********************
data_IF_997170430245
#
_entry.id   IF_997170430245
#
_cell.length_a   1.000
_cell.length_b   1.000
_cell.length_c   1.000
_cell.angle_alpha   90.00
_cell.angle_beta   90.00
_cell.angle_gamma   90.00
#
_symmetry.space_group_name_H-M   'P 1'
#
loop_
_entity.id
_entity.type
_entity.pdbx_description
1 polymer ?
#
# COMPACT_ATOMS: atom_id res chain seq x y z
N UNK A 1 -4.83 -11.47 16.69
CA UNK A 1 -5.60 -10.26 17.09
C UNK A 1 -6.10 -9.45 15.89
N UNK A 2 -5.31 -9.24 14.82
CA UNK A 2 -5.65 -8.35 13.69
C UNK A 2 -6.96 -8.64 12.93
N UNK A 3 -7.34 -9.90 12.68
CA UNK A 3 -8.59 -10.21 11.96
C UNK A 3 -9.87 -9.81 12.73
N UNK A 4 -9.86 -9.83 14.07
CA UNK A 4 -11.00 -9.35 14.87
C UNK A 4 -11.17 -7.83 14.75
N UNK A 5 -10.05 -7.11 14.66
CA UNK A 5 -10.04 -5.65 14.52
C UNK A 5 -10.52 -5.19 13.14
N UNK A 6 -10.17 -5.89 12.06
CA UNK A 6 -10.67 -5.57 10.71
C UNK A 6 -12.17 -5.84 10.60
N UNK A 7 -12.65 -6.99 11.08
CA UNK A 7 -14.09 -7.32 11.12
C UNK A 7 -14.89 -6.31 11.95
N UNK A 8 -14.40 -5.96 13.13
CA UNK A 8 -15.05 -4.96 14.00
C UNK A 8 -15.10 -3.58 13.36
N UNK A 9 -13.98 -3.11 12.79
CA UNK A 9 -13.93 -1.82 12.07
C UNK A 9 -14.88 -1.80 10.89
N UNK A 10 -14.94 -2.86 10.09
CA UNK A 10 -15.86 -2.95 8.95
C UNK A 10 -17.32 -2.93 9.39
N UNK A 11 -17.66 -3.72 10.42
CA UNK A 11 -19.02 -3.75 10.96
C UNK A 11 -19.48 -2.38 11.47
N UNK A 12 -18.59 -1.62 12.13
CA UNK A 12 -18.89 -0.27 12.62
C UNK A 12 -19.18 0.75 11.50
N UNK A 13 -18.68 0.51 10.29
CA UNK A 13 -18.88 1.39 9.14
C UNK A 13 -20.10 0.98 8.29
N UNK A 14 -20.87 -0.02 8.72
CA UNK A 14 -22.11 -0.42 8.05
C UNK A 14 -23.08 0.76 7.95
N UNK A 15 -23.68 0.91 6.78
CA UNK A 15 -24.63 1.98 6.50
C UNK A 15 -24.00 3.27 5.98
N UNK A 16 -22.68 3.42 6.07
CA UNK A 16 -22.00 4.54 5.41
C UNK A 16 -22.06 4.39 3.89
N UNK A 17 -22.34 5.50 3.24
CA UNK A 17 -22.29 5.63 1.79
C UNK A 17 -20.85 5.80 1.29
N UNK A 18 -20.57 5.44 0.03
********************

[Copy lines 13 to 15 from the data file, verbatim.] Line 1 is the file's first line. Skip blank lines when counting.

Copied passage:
#
loop_
_entity.id